If you’ve been frequenting this site over the past three years, you’ve likely come across a few posts featuring the Gold Coast, Australia-based indie rock sextet and JOVM mainstays FAIRCHILD. Over that period of time, the Australian up-and-comers have released three EPs with singles “Relevance” and “Start Again” landing on Spotify’s Viral 50 and FMQB SubModern Charts in the US. And adding to a national and international profile, the band comprised of siblings Adam Lyons (vocals) and Nathan Lyons (keys), along with Tim Voeten (guitar), Patrick Huerto (guitar), Tommy Davies (bass) and James Alexander (drums) have toured across Japan, Singapore, Hong Kong and North America, including showcases during Canadian Music Week and Music Maters Live, and while on tour in the UK they’ve opened for The Human League and MOTHXR.
Now, it’s been about a year since I’ve last written about them and as it turned out, the past year has been rather busy for the band. After spending an intense two year period in Manchester, UK where they focused on performing, touring and finishing their highly-anticipated Catherine Marks-produced full-length debut So Long and Thank You, the band returned to their homeland, where they are set to share the album and the experiences that influenced the material with the world. The album’s latest single, album title track “So Long and Thank You” was written after the death of guitarist Tim Voeten’s father, and reportedly the song is meant to show the septet’s gratitude for all of the people they’ve had in their lives, especially those who have loved, supported and sometimes left them. As the band’s Voeten explains in press notes “‘So Long and Thank You’ was written in different sections, by different members of the band, but with teh same person in mind — my father. When I hear this song, of course I think about my Dad, but I also remember that it helped cement in me my love for making music with these people. During those long nights in the studio, I knew it was okay to not be okay. I’d show up with some half-baked idea and we’d have a few drinks and mess around with it. I never knew one of those half-baked ideas would become ‘So Long and Thank You.’ There isn’t a single sound on this record that can’t simply be put down to enjoying writing music with your friends.”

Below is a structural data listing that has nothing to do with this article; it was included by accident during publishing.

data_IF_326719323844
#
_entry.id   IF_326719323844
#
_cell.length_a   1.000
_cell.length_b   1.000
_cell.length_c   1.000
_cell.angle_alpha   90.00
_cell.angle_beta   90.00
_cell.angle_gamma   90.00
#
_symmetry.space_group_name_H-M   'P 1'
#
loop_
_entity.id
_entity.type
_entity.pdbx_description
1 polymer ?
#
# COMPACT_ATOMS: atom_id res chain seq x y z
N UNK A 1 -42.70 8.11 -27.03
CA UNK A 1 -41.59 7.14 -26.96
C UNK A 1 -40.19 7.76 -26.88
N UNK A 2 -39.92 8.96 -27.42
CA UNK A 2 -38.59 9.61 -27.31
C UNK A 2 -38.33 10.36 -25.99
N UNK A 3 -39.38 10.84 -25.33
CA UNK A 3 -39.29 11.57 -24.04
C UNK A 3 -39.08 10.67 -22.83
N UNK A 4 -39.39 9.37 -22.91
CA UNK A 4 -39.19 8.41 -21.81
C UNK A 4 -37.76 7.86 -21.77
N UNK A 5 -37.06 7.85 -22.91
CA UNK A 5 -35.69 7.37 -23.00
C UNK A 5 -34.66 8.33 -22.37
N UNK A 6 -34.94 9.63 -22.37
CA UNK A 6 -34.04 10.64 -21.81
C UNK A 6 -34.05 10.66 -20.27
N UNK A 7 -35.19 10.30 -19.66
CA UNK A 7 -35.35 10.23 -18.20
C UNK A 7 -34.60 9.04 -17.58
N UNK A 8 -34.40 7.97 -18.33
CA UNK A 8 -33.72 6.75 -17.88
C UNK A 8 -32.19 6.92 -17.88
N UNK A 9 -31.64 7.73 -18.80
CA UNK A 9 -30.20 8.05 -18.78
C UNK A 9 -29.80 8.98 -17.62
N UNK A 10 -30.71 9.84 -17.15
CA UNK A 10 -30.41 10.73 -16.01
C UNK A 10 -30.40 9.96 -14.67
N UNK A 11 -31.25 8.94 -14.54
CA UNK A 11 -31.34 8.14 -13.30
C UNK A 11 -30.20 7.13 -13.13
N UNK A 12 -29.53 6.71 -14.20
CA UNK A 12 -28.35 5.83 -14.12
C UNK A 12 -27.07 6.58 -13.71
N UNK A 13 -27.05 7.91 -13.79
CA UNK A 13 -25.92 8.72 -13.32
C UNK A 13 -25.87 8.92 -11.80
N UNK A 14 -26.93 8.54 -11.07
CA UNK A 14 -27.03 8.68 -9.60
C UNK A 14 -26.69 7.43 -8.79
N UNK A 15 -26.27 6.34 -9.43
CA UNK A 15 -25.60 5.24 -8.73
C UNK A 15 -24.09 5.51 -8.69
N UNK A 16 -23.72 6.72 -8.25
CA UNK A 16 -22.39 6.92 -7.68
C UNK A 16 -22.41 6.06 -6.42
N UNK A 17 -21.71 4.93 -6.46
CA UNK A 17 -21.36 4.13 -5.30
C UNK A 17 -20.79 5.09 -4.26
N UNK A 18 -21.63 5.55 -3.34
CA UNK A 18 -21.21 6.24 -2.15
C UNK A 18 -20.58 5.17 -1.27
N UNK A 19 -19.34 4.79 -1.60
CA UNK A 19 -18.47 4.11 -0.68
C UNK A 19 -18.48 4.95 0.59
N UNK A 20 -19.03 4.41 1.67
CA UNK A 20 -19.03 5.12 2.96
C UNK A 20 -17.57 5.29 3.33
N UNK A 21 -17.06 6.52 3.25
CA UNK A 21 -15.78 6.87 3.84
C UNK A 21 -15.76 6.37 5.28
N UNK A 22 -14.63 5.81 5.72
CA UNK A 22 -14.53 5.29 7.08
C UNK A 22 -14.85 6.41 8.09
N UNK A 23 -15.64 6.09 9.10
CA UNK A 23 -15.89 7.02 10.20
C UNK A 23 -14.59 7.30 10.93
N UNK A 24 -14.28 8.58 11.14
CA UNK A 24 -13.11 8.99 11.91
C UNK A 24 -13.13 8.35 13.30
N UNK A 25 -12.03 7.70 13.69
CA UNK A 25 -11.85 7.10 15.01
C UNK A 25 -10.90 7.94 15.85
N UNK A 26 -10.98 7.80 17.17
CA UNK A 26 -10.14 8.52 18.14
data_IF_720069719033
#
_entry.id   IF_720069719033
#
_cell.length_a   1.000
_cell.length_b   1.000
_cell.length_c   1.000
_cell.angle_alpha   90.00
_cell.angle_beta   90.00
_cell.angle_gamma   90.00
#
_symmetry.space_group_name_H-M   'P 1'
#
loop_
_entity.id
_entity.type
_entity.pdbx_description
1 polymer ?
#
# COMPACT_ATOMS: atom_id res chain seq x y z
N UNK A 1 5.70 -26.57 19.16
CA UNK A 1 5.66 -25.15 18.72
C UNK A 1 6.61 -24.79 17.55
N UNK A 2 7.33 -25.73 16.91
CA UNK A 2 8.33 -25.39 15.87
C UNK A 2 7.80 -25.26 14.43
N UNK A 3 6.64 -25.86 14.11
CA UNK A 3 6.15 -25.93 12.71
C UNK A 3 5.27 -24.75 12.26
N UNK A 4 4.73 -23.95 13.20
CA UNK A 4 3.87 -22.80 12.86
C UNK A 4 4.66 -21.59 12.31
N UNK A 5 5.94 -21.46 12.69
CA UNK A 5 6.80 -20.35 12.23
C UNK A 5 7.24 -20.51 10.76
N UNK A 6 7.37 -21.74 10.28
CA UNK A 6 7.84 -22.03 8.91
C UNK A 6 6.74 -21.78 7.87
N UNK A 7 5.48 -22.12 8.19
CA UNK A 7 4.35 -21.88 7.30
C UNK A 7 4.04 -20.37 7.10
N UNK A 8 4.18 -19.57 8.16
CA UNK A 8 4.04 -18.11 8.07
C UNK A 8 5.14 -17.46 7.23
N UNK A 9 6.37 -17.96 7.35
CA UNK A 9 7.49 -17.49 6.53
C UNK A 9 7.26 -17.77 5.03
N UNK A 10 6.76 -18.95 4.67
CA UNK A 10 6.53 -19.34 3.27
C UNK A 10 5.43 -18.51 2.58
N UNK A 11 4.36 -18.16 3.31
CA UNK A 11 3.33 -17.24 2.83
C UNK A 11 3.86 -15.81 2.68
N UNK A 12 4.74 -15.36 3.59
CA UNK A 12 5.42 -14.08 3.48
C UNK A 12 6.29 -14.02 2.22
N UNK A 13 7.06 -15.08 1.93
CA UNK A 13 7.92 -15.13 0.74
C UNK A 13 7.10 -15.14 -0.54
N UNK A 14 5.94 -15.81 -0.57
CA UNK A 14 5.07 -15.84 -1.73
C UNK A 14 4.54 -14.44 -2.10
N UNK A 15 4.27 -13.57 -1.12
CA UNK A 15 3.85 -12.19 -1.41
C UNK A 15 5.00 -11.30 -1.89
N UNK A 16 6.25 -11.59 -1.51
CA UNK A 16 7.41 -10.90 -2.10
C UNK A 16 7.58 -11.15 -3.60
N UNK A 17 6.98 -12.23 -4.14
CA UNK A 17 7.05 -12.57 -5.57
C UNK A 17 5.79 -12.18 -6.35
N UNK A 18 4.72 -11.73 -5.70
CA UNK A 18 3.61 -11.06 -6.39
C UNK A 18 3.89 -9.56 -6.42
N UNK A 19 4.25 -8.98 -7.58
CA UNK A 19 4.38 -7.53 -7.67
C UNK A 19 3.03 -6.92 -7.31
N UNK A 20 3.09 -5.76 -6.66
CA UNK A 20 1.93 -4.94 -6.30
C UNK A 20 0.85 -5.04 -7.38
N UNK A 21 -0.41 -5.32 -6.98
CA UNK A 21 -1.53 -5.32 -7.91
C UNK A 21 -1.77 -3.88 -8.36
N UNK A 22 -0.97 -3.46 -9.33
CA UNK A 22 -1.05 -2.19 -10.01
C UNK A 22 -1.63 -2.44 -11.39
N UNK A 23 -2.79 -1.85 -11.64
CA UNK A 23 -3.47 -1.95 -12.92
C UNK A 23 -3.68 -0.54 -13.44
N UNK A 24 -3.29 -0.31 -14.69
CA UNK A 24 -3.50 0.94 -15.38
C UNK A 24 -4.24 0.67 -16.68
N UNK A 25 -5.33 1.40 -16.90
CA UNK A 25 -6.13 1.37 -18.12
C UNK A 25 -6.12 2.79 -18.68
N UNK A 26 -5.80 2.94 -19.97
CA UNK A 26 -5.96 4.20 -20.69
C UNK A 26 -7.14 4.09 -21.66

Of course, the new single will further cement the Australian sextet’s growing reputation for crafting hook-laden, arena rock-friendly synth-rock that possesses a rare and forceful sincerity — and it’s the sort of sincerity that has come from a live full of soaring highs, crushing lows, of love and profound loss, of friendships gained and lost; in fact, for such a relatively young band, the song reveals a swaggering self-assuredness of old vets, who make it seem far easier than it looks.